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Thread: What are competitive GRE scores for top fellowships/assitantships

  1. #1
    Sep 2012
    Chandlerville, IL

    What are competitive GRE scores for top fellowships/assitantships

    Hi cyburbians,

    I just took the GRE today and wanted to see if my scores put me in the competitive running for top fellowships at top universities or if I should consider retaking the test. My Verbal score was a 170 (an 800 on the old GRE) and my Quantitative was a 156 (a 720 surprisingly on the on old GRE even though that's the 68% percentile of test takers). I still have to wait for my essays to be graded but feel they were almost certainly both 4s and likely (hopefully!) higher.

    According to the Planetizen guide, MIT had the highest test averages at 630 for V and 708 for Q for fall 2010.

    If anyone with competitive fellowships (or those that dole out fellowships) has some insights, they'd be much appreciated.

    Many Thanks!

  2. #2
    Oct 2012

    Good job!

    I am very impressed by your verbal score...No one that I know of has such a high score. Some tips please! I have my exam in less than a week.

  3. #3
    Mar 2011
    New Haven, CT
    By "top fellowship," do you mean a funding source that includes full/near-full tuition remission and a living stipend equivalent to that paid to a research or teaching assistantship, but without the labor of research or teaching? If so, it's important to underscore that these are almost always offered by the Graduate School at the university, and not the department itself; that level of support is often too much for even the most well-funded departments to maintain, public or private. This is significant, because the odds of getting one just got much, much smaller now that you're competing with top-flight students in all disciplines. For the sake of context, I go to a moderately-sized, not-particularly-prominent state university with over 6,000 graduate students, and there are only 40 or so fellowships to go around each year. No matter where you are, there's going to be a lot of extremely well qualified people just outside the "top 40."

    GREs aren't a major factor in the decision. For university-wide fellowships, graduate program directors are usually responsible for nominating a student. The GPD's letter of recommendation is often the most important document in the mix, because it's the GPD's job to explain to a committee that may not include anyone familiar with the program's content why a particular applicant is noteworthy. In the case of incoming students, he or she will discuss the merits of an applicant's undergraduate coursework, any research or scholarly output, capacity for success in the program, faculty interest in working with the applicant, and any other reasons for consideration. Much of the other information is taken straight from the application: letters of recommendation, personal statement, transcript w/GPA, examples of work/CV, and relevant testing (including percentiles). Higher is never worse, but test scores are the least compelling argument being made: a full fellowship is a huge deal, and clearly it's meant to be awarded based on a holistic consideration of a student's ability, output, and potential. Wouldn't it be odd if the decision came down to how you performed on a test in a weird room full of strangers one day months or even years ago? Higher scores can help if another area is a bit thin, but it's very, very unlikely that any fellowships at any universities await an applicant with a sparkling 180/180/6.0 complementing an unflattering 2.7 that requires "clarification" about that wayward sophomore year. To be honest, you could probably bump that GPA up a good bit and still have some explaining to do.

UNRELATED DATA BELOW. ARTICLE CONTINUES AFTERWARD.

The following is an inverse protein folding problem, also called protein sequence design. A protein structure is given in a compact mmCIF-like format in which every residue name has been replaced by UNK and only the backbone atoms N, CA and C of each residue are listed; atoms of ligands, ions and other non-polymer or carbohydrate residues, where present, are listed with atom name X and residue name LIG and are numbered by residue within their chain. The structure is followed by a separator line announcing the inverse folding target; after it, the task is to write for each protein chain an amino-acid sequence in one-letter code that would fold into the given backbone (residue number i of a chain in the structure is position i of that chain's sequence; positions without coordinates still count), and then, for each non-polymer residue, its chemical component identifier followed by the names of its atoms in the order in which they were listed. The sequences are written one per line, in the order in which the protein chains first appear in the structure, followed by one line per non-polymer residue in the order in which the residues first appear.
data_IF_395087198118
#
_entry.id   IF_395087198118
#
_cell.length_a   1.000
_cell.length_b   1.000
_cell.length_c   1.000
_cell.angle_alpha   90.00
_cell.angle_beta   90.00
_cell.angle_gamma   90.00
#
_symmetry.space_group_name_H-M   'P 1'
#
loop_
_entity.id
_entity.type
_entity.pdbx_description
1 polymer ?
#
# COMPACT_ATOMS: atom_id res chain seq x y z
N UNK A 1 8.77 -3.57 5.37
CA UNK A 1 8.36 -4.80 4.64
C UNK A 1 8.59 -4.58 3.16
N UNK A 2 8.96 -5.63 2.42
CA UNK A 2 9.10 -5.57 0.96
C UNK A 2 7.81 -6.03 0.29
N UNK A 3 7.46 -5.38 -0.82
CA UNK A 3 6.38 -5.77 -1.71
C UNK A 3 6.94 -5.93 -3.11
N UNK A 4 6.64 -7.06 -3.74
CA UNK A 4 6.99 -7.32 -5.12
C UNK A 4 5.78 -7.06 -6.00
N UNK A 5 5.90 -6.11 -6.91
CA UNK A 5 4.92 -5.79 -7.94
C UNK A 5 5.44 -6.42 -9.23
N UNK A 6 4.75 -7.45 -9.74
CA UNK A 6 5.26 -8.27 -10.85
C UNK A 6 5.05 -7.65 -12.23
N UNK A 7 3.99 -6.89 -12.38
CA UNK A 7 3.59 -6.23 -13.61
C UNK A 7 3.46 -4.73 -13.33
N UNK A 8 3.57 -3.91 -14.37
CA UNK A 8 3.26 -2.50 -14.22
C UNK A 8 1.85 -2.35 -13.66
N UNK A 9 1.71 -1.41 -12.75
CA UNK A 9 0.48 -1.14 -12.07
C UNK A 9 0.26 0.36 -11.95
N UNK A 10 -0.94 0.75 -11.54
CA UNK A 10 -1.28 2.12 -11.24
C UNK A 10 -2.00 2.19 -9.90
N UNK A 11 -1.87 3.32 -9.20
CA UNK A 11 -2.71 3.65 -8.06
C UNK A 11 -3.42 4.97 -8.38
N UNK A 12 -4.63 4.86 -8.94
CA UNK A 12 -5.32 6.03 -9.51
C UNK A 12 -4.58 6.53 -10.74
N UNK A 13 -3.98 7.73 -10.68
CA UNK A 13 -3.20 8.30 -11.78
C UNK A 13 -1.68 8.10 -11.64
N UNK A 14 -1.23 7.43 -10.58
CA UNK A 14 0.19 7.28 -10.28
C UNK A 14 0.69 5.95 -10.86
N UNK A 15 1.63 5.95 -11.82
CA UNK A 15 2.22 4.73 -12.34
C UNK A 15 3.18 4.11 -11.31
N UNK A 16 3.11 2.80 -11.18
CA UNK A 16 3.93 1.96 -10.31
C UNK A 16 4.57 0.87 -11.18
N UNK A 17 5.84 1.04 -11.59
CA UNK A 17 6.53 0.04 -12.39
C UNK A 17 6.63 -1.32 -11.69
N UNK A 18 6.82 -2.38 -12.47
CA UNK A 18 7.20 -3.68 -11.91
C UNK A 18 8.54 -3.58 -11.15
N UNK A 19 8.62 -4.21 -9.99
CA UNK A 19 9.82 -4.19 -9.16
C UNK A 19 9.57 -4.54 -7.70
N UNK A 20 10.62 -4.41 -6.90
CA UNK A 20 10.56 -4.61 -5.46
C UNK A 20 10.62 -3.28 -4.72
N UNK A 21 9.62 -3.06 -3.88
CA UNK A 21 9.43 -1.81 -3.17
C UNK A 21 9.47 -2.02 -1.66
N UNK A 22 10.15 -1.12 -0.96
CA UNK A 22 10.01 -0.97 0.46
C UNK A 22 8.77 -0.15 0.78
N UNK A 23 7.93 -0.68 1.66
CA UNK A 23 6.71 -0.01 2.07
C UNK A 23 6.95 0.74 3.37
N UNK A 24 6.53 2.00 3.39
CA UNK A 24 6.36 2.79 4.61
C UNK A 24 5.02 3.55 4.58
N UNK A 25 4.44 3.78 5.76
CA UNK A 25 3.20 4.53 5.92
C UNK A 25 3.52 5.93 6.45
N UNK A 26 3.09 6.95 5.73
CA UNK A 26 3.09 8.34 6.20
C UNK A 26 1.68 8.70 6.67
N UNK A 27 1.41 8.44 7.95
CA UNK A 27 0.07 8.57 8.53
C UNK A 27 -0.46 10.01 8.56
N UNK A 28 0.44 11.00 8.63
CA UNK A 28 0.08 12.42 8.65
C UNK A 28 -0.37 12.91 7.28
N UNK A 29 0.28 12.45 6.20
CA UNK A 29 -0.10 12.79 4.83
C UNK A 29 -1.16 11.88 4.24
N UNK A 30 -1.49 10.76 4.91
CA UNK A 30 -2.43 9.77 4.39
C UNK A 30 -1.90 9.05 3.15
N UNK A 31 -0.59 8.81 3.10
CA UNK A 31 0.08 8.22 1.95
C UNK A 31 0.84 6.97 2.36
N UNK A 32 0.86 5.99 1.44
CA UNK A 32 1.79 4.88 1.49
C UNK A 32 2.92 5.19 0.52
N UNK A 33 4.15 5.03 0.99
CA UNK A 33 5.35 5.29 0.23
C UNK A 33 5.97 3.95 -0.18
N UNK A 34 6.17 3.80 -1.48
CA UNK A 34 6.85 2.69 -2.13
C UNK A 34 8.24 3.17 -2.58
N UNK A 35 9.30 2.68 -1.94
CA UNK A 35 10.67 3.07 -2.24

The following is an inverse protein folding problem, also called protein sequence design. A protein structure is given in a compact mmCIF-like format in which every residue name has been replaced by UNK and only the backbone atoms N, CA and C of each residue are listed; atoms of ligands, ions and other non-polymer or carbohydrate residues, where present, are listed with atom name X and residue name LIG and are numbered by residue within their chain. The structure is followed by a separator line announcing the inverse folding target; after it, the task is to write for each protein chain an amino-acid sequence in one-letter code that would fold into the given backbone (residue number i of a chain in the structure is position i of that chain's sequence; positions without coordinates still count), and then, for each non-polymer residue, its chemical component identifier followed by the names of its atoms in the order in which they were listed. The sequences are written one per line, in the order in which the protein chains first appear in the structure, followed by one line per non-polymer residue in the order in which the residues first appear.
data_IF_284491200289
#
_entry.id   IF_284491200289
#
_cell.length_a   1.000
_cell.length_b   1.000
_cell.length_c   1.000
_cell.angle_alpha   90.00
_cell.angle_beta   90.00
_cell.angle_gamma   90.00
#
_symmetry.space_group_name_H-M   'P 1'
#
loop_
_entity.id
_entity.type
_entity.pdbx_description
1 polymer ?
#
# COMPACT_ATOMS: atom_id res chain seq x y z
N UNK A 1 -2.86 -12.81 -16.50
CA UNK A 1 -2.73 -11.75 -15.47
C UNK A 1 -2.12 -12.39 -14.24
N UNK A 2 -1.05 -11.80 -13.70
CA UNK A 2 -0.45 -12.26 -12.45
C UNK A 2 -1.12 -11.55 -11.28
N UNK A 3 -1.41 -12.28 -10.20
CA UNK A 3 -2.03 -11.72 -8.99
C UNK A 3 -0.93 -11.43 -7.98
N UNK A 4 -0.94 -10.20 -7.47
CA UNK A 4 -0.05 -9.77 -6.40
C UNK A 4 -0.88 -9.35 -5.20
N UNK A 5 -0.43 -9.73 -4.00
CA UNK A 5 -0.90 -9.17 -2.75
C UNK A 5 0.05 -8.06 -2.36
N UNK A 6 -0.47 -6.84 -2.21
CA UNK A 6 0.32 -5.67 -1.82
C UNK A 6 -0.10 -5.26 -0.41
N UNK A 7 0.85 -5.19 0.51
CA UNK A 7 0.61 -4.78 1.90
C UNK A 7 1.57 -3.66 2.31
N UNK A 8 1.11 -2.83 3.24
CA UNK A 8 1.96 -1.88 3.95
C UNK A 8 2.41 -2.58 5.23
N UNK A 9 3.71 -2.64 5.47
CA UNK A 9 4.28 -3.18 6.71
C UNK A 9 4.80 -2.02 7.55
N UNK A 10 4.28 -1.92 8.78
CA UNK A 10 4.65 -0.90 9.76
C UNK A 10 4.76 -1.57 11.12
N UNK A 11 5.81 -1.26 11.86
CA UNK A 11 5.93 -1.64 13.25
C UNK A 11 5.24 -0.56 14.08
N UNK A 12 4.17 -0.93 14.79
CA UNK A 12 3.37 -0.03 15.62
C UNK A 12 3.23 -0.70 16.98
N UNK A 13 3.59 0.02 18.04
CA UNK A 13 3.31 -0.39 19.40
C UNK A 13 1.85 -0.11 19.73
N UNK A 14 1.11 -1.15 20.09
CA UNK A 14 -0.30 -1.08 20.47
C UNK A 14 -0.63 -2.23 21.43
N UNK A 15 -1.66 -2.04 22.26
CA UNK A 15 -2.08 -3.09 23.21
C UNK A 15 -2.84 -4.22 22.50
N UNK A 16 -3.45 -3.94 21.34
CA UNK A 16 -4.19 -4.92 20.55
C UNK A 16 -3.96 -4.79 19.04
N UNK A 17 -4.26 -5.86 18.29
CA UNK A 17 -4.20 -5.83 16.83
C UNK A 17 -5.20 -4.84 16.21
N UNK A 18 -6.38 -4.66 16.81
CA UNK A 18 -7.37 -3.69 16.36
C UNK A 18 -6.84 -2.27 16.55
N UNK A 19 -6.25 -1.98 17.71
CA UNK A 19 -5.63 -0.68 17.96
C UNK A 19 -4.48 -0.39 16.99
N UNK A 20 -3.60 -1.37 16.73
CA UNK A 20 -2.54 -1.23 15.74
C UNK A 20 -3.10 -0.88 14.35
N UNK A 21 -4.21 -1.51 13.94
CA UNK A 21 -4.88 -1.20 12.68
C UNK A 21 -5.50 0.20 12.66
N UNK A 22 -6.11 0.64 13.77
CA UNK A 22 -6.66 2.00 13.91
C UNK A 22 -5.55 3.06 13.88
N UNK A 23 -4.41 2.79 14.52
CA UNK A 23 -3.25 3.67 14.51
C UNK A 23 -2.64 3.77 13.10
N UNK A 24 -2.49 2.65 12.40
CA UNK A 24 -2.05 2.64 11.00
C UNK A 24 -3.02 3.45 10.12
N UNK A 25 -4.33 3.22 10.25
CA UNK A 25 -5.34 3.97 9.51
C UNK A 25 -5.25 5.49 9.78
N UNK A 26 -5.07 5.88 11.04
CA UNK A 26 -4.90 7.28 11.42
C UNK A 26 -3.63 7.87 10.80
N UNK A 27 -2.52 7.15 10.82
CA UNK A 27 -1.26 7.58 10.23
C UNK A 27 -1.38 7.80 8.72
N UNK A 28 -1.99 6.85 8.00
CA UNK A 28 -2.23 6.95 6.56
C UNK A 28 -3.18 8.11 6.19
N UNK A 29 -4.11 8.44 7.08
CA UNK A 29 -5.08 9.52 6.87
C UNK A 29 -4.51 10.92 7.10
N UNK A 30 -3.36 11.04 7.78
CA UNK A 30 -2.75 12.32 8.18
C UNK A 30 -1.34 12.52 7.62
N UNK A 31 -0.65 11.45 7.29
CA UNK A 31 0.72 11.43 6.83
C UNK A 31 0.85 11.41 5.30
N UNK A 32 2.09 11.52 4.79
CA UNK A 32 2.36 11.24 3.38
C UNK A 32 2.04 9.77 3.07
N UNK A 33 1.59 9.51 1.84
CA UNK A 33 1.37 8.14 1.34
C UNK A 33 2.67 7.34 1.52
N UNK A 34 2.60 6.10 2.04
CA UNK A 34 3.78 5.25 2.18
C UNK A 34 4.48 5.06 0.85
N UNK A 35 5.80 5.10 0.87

Think of it this way: some programs don't even require GREs if your GPA is above a certain threshold, but no matter how awesome you do on the GRE, they still ask for your GPA, your statement of intent, your resume, and your recs. That said, your scores are very good and I really don't know if it's worth it to retake the exam. Verbal scores above 700 are exceedingly rare no matter what field you're in, but there's no shame in landing in the upper third on the quant since everyone who wants to pursue graduate education in mathematics or engineering is up at the top of that tree, where they ought to be. Unless you receive truly embarrassing scores on the essays, don't sweat it: nobody who can get an 800 on the verbal can be that bad of a writer.

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